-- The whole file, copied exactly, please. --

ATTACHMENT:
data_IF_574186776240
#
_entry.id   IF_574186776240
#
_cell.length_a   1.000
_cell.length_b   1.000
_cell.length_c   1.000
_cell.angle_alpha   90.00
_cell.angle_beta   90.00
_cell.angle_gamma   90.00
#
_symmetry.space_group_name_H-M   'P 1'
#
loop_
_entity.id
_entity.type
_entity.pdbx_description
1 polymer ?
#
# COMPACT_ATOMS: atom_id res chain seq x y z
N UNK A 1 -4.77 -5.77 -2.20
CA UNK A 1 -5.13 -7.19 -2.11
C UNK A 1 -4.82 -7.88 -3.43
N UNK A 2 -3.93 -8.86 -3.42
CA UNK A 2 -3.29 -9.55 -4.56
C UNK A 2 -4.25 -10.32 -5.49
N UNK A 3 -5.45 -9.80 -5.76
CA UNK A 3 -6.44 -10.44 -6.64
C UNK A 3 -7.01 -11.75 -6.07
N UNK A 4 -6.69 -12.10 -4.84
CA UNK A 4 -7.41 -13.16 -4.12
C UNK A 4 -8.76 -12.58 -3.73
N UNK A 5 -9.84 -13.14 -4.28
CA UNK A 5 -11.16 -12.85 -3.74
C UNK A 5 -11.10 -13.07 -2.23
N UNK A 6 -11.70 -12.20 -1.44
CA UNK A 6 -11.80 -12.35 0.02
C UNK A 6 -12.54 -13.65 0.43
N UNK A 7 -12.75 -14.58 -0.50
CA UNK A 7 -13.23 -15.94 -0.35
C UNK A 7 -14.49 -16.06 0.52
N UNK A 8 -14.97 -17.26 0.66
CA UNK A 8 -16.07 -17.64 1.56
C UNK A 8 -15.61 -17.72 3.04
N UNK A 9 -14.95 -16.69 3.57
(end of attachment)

data_IF_574186776240
#
_entry.id   IF_574186776240
#
_cell.length_a   1.000
_cell.length_b   1.000
_cell.length_c   1.000
_cell.angle_alpha   90.00
_cell.angle_beta   90.00
_cell.angle_gamma   90.00
#
_symmetry.space_group_name_H-M   'P 1'
#
loop_
_entity.id
_entity.type
_entity.pdbx_description
1 polymer ?
#
# COMPACT_ATOMS: atom_id res chain seq x y z
N UNK A 1 -4.77 -5.77 -2.20
CA UNK A 1 -5.13 -7.19 -2.11
C UNK A 1 -4.82 -7.88 -3.43
N UNK A 2 -3.93 -8.86 -3.42
CA UNK A 2 -3.29 -9.55 -4.56
C UNK A 2 -4.25 -10.32 -5.49
N UNK A 3 -5.45 -9.80 -5.76
CA UNK A 3 -6.44 -10.44 -6.64
C UNK A 3 -7.01 -11.75 -6.07
N UNK A 4 -6.69 -12.10 -4.84
CA UNK A 4 -7.41 -13.16 -4.12
C UNK A 4 -8.76 -12.58 -3.73
N UNK A 5 -9.84 -13.14 -4.28
CA UNK A 5 -11.16 -12.85 -3.74
C UNK A 5 -11.10 -13.07 -2.23
N UNK A 6 -11.70 -12.20 -1.44
CA UNK A 6 -11.80 -12.35 0.02
C UNK A 6 -12.54 -13.65 0.43
N UNK A 7 -12.75 -14.58 -0.50
CA UNK A 7 -13.23 -15.94 -0.35
C UNK A 7 -14.49 -16.06 0.52
N UNK A 8 -14.97 -17.26 0.66
CA UNK A 8 -16.07 -17.64 1.56
C UNK A 8 -15.61 -17.72 3.04
N UNK A 9 -14.95 -16.69 3.57